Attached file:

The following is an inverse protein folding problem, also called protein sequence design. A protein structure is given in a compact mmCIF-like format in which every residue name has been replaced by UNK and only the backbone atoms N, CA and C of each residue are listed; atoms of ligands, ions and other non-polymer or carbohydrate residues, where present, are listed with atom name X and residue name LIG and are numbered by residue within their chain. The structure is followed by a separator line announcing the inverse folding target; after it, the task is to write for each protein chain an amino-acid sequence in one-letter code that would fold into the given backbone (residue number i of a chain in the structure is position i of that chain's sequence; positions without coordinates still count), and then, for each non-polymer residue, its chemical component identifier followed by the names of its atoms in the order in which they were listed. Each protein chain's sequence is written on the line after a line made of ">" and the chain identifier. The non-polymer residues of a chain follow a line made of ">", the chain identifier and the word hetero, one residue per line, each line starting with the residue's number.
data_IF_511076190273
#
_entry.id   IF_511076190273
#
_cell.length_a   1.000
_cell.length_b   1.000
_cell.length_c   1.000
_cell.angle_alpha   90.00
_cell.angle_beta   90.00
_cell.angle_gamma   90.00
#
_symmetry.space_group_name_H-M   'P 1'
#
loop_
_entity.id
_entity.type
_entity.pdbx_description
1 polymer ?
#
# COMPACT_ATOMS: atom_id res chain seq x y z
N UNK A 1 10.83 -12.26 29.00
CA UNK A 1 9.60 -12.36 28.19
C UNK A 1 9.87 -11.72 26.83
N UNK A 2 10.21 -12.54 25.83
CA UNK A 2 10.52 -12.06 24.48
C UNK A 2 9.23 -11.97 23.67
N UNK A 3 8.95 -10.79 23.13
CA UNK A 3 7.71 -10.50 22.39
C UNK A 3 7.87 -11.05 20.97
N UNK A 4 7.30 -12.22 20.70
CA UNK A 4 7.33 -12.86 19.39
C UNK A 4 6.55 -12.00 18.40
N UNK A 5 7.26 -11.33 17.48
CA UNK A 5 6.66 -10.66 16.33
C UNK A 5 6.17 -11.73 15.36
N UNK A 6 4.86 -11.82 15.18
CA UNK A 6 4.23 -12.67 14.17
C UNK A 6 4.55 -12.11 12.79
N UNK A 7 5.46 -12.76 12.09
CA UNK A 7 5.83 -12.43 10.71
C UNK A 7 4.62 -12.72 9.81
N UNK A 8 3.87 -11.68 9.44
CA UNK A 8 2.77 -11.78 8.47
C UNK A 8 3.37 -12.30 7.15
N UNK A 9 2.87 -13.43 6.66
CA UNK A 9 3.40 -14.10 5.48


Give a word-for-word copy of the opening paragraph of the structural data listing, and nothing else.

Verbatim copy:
The following is an inverse protein folding problem, also called protein sequence design. A protein structure is given in a compact mmCIF-like format in which every residue name has been replaced by UNK and only the backbone atoms N, CA and C of each residue are listed; atoms of ligands, ions and other non-polymer or carbohydrate residues, where present, are listed with atom name X and residue name LIG and are numbered by residue within their chain. The structure is followed by a separator line announcing the inverse folding target; after it, the task is to write for each protein chain an amino-acid sequence in one-letter code that would fold into the given backbone (residue number i of a chain in the structure is position i of that chain's sequence; positions without coordinates still count), and then, for each non-polymer residue, its chemical component identifier followed by the names of its atoms in the order in which they were listed. Each protein chain's sequence is written on the line after a line made of ">" and the chain identifier. The non-polymer residues of a chain follow a line made of ">", the chain identifier and the word hetero, one residue per line, each line starting with the residue's number.